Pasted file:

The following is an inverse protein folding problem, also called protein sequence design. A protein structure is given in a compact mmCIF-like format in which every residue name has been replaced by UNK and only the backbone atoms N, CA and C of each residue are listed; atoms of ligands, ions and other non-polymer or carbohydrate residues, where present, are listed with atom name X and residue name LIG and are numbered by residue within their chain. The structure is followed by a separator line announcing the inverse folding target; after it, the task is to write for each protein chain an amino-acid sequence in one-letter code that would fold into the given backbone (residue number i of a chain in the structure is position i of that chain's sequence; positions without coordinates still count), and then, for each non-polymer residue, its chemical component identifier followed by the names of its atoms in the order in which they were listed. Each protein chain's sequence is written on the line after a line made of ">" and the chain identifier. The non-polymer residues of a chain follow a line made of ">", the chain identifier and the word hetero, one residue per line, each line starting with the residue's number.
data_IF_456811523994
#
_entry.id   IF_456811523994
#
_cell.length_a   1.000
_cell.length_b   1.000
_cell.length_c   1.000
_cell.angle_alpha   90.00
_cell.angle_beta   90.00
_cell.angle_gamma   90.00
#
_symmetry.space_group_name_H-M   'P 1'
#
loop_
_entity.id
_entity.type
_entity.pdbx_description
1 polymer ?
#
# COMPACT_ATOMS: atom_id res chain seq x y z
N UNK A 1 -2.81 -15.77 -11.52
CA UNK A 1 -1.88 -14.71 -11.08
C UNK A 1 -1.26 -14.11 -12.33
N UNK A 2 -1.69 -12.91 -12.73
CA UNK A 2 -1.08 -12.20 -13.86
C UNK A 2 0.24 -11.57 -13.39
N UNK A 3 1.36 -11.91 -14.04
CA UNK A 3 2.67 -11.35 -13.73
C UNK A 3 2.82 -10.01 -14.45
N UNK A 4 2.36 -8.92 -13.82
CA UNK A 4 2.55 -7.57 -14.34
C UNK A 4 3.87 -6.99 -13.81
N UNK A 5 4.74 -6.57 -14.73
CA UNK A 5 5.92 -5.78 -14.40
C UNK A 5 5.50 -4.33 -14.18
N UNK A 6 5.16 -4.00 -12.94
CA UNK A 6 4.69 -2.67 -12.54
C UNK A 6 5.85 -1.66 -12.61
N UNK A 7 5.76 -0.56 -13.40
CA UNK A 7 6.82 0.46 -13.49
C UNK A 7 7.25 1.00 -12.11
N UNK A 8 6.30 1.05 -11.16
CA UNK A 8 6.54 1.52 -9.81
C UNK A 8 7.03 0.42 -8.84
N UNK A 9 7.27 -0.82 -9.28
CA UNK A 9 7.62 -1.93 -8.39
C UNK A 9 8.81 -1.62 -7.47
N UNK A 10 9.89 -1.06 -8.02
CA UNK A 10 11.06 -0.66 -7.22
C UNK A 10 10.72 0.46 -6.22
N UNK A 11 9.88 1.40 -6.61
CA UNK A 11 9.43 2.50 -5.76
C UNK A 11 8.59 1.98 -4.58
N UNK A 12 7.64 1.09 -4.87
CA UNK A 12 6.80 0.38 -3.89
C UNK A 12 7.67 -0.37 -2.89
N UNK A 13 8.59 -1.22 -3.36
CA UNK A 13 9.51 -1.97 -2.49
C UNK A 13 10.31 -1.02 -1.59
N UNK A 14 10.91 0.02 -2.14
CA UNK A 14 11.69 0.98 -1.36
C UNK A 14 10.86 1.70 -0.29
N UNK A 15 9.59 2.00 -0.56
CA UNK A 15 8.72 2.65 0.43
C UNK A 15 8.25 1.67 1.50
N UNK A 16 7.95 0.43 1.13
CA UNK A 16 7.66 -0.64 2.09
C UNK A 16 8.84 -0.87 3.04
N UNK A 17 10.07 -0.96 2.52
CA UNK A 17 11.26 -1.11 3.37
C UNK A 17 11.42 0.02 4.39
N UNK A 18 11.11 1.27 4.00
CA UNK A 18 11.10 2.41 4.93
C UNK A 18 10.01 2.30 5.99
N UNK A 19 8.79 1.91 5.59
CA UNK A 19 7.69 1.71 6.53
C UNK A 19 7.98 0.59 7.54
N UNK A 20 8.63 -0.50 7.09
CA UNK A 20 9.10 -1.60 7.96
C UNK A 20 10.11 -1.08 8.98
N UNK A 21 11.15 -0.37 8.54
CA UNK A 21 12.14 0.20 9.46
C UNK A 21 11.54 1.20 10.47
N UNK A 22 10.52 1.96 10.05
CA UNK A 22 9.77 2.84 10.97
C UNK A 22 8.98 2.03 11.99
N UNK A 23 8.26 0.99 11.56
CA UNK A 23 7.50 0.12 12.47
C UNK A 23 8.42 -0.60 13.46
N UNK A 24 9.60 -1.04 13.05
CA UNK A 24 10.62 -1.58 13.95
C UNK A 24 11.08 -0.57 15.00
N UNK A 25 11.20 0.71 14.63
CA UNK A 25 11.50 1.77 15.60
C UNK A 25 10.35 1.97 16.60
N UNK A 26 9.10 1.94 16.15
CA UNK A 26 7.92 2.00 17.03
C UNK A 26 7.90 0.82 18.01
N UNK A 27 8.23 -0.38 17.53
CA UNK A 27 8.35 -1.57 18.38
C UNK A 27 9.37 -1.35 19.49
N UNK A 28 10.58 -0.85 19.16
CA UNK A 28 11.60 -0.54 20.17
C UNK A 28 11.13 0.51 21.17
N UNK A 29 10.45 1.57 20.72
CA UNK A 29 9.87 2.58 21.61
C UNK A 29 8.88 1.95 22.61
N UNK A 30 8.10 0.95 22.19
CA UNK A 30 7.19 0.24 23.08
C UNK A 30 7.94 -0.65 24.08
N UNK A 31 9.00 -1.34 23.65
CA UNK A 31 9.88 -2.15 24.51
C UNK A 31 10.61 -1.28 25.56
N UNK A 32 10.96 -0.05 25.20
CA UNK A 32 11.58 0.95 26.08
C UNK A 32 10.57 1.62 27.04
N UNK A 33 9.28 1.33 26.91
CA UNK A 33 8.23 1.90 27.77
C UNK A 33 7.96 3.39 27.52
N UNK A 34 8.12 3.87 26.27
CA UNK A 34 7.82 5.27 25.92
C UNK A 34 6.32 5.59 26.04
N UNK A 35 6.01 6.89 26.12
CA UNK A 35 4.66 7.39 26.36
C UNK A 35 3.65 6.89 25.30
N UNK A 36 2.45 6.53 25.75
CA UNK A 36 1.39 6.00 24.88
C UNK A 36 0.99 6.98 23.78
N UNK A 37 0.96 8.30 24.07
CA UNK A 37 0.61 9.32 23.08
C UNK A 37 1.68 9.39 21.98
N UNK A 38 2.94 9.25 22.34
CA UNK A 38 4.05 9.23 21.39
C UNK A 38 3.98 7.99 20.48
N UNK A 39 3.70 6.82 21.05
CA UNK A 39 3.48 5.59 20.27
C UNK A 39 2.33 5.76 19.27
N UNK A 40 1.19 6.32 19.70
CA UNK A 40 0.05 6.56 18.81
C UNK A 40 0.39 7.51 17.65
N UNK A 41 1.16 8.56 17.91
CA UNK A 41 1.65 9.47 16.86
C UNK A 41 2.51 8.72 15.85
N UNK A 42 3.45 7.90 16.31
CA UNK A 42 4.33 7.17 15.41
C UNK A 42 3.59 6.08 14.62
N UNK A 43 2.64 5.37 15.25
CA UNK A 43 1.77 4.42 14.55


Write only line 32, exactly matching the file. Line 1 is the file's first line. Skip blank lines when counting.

CA UNK A 4 2.55 -7.57 -14.34